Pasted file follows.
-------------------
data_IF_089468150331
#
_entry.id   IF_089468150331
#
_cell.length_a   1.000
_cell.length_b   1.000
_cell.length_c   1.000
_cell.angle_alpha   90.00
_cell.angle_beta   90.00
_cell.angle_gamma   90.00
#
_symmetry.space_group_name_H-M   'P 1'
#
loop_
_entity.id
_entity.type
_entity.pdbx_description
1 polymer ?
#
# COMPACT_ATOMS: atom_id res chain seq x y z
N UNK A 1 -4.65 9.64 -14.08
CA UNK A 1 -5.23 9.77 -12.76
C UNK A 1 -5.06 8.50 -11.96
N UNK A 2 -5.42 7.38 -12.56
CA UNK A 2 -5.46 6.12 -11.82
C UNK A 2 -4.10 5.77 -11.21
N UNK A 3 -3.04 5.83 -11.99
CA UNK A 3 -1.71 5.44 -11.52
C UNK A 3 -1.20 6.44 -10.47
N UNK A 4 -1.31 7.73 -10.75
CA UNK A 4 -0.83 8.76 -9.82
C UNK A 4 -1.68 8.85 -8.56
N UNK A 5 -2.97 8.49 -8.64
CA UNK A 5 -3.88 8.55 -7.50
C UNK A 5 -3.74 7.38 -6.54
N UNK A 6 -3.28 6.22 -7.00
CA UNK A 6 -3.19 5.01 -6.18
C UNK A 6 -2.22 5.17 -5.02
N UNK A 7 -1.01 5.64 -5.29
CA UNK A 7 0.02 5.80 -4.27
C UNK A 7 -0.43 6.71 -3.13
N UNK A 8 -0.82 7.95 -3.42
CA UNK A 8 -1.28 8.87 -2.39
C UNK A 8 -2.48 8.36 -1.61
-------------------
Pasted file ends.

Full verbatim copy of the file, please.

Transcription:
data_IF_089468150331
#
_entry.id   IF_089468150331
#
_cell.length_a   1.000
_cell.length_b   1.000
_cell.length_c   1.000
_cell.angle_alpha   90.00
_cell.angle_beta   90.00
_cell.angle_gamma   90.00
#
_symmetry.space_group_name_H-M   'P 1'
#
loop_
_entity.id
_entity.type
_entity.pdbx_description
1 polymer ?
#
# COMPACT_ATOMS: atom_id res chain seq x y z
N UNK A 1 -4.65 9.64 -14.08
CA UNK A 1 -5.23 9.77 -12.76
C UNK A 1 -5.06 8.50 -11.96
N UNK A 2 -5.42 7.38 -12.56
CA UNK A 2 -5.46 6.12 -11.82
C UNK A 2 -4.10 5.77 -11.21
N UNK A 3 -3.04 5.83 -11.99
CA UNK A 3 -1.71 5.44 -11.52
C UNK A 3 -1.20 6.44 -10.47
N UNK A 4 -1.31 7.73 -10.75
CA UNK A 4 -0.83 8.76 -9.82
C UNK A 4 -1.68 8.85 -8.56
N UNK A 5 -2.97 8.49 -8.64
CA UNK A 5 -3.88 8.55 -7.50
C UNK A 5 -3.74 7.38 -6.54
N UNK A 6 -3.28 6.22 -7.00
CA UNK A 6 -3.19 5.01 -6.18
C UNK A 6 -2.22 5.17 -5.02
N UNK A 7 -1.01 5.64 -5.29
CA UNK A 7 0.02 5.80 -4.27
C UNK A 7 -0.43 6.71 -3.13
N UNK A 8 -0.82 7.95 -3.42
CA UNK A 8 -1.28 8.87 -2.39
C UNK A 8 -2.48 8.36 -1.61